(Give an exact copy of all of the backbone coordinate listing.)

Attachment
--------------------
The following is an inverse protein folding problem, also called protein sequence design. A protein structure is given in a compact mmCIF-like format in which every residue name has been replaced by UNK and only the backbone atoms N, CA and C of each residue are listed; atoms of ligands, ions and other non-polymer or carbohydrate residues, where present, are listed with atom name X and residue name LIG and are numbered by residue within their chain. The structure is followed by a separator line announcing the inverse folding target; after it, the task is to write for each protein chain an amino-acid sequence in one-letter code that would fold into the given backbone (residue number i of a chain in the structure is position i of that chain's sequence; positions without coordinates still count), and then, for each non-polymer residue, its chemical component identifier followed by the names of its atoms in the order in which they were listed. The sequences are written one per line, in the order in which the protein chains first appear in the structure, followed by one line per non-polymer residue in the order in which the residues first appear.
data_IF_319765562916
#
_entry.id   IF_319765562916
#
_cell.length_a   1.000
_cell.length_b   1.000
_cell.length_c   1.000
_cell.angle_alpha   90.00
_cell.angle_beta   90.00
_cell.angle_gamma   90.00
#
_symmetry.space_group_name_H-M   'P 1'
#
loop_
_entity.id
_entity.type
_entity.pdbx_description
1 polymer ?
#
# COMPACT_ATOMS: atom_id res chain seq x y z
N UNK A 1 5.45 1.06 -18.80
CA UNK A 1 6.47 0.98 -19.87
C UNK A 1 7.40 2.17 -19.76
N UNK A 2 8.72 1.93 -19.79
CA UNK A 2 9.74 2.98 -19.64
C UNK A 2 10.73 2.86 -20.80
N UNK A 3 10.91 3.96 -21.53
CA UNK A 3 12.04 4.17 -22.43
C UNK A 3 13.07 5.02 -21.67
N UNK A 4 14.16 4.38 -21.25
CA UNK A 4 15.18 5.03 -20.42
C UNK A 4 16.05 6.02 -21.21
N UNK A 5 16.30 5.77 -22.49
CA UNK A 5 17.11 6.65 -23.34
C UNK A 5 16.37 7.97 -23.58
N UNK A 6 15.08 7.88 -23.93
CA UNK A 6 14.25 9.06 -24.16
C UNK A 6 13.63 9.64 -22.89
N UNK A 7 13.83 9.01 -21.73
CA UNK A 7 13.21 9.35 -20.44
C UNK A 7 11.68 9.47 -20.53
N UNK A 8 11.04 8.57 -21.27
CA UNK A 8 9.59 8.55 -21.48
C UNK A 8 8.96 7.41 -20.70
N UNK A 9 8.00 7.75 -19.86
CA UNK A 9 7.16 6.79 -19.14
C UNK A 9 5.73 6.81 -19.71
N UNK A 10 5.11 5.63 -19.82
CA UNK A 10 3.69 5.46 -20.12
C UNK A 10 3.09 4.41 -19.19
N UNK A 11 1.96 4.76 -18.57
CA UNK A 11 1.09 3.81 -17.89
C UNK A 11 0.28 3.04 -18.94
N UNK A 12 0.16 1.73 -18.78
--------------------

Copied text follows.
The following is an inverse protein folding problem, also called protein sequence design. A protein structure is given in a compact mmCIF-like format in which every residue name has been replaced by UNK and only the backbone atoms N, CA and C of each residue are listed; atoms of ligands, ions and other non-polymer or carbohydrate residues, where present, are listed with atom name X and residue name LIG and are numbered by residue within their chain. The structure is followed by a separator line announcing the inverse folding target; after it, the task is to write for each protein chain an amino-acid sequence in one-letter code that would fold into the given backbone (residue number i of a chain in the structure is position i of that chain's sequence; positions without coordinates still count), and then, for each non-polymer residue, its chemical component identifier followed by the names of its atoms in the order in which they were listed. The sequences are written one per line, in the order in which the protein chains first appear in the structure, followed by one line per non-polymer residue in the order in which the residues first appear.
data_IF_319765562916
#
_entry.id   IF_319765562916
#
_cell.length_a   1.000
_cell.length_b   1.000
_cell.length_c   1.000
_cell.angle_alpha   90.00
_cell.angle_beta   90.00
_cell.angle_gamma   90.00
#
_symmetry.space_group_name_H-M   'P 1'
#
loop_
_entity.id
_entity.type
_entity.pdbx_description
1 polymer ?
#
# COMPACT_ATOMS: atom_id res chain seq x y z
N UNK A 1 5.45 1.06 -18.80
CA UNK A 1 6.47 0.98 -19.87
C UNK A 1 7.40 2.17 -19.76
N UNK A 2 8.72 1.93 -19.79
CA UNK A 2 9.74 2.98 -19.64
C UNK A 2 10.73 2.86 -20.80
N UNK A 3 10.91 3.96 -21.53
CA UNK A 3 12.04 4.17 -22.43
C UNK A 3 13.07 5.02 -21.67
N UNK A 4 14.16 4.38 -21.25
CA UNK A 4 15.18 5.03 -20.42
C UNK A 4 16.05 6.02 -21.21
N UNK A 5 16.30 5.77 -22.49
CA UNK A 5 17.11 6.65 -23.34
C UNK A 5 16.37 7.97 -23.58
N UNK A 6 15.08 7.88 -23.93
CA UNK A 6 14.25 9.06 -24.16
C UNK A 6 13.63 9.64 -22.89
N UNK A 7 13.83 9.01 -21.73
CA UNK A 7 13.21 9.35 -20.44
C UNK A 7 11.68 9.47 -20.53
N UNK A 8 11.04 8.57 -21.27
CA UNK A 8 9.59 8.55 -21.48
C UNK A 8 8.96 7.41 -20.70
N UNK A 9 8.00 7.75 -19.86
CA UNK A 9 7.16 6.79 -19.14
C UNK A 9 5.73 6.81 -19.71
N UNK A 10 5.11 5.63 -19.82
CA UNK A 10 3.69 5.46 -20.12
C UNK A 10 3.09 4.41 -19.19
N UNK A 11 1.96 4.76 -18.57
CA UNK A 11 1.09 3.81 -17.89
C UNK A 11 0.28 3.04 -18.94
N UNK A 12 0.16 1.73 -18.78